The Plastic Surgeon’s Wife
She knows he’s watching her again,
pictures pulling patches of skin
into and out of place. In dreams,
he’s wearing his white coat and stethoscope
while he sharpens knives,
oils the joint in his scissors, practices
with a black felt-tip on velvet.
Each person he meets is blank canvas—
the women, old and young,
with their sagging need, the pleading
that pools in their eyes
and the men too – the lift and tuck,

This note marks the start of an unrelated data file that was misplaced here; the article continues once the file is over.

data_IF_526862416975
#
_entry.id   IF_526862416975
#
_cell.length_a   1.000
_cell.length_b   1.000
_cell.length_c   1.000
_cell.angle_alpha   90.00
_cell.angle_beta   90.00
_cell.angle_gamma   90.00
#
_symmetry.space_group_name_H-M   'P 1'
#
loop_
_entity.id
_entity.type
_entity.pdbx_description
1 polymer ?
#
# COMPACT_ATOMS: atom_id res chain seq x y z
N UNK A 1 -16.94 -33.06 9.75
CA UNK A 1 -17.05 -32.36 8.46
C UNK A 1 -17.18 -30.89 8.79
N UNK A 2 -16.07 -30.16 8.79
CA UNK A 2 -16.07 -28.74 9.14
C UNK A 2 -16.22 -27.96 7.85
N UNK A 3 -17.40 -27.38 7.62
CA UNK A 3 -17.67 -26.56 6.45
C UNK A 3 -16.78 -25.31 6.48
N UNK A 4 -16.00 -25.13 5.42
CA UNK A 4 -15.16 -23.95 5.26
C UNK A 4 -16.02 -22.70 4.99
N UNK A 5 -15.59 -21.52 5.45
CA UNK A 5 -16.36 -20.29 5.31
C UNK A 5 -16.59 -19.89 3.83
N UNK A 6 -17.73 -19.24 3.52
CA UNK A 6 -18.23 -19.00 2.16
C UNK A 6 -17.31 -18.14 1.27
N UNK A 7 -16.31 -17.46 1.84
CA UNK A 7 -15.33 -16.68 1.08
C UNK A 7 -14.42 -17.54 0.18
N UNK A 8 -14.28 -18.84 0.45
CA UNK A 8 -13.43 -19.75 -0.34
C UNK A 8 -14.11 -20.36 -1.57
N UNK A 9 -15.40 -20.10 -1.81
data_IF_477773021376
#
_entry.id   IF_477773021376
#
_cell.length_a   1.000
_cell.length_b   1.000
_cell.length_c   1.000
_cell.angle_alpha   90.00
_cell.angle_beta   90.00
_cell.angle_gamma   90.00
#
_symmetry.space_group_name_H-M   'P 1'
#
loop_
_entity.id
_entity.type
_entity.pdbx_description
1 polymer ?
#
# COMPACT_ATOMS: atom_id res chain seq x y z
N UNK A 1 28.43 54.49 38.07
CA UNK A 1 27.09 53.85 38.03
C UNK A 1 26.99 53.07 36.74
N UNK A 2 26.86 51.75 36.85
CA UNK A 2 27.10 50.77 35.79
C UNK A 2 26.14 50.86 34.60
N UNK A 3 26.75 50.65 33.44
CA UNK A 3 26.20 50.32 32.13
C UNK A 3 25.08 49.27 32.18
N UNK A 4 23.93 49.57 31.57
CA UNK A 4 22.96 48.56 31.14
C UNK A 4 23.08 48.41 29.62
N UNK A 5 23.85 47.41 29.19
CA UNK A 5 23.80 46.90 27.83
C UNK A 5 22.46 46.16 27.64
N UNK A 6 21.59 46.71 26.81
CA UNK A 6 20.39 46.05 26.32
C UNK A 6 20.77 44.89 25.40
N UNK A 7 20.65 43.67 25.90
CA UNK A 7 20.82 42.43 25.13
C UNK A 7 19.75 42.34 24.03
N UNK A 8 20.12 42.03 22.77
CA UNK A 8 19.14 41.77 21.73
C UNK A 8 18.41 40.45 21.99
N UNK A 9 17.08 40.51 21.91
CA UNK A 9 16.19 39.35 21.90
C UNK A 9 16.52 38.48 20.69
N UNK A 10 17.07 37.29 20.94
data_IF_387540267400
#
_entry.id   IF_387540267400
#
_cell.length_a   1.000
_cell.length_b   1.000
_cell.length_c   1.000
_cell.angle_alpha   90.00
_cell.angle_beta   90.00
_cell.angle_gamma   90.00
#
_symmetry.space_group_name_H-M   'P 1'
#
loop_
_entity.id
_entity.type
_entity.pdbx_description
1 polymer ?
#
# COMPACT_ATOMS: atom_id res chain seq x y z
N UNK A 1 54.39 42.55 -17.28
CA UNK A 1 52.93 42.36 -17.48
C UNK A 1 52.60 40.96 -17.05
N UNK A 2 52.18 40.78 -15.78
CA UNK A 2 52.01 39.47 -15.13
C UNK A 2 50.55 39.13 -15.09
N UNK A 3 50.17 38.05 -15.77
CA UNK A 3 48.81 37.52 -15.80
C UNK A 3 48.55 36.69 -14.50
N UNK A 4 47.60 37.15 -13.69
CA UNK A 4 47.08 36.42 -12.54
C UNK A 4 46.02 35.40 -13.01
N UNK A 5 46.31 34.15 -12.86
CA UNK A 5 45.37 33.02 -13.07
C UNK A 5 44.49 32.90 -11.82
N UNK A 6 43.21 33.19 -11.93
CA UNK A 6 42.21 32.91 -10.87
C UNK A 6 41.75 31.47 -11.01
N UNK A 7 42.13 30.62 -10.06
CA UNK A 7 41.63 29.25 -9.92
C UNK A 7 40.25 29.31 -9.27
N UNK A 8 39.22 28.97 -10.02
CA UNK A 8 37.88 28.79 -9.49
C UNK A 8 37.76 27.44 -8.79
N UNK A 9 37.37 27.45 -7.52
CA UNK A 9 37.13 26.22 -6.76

the marvel of stretch and sew.
She wonders, did his mother show him
how to bring thread to needle
and not needle to thread? And the knots
his father taught him never seem to fail.
These days, he paints in stitches
that dissolve into black and blue
eyelashes, remaking bruised egos.
When they make love, she fears
how he’d like to improve her—
a little lift here, a little tighter there,
fill her breasts with vanilla,
admire the suction in her soul—
his reservoir, never full.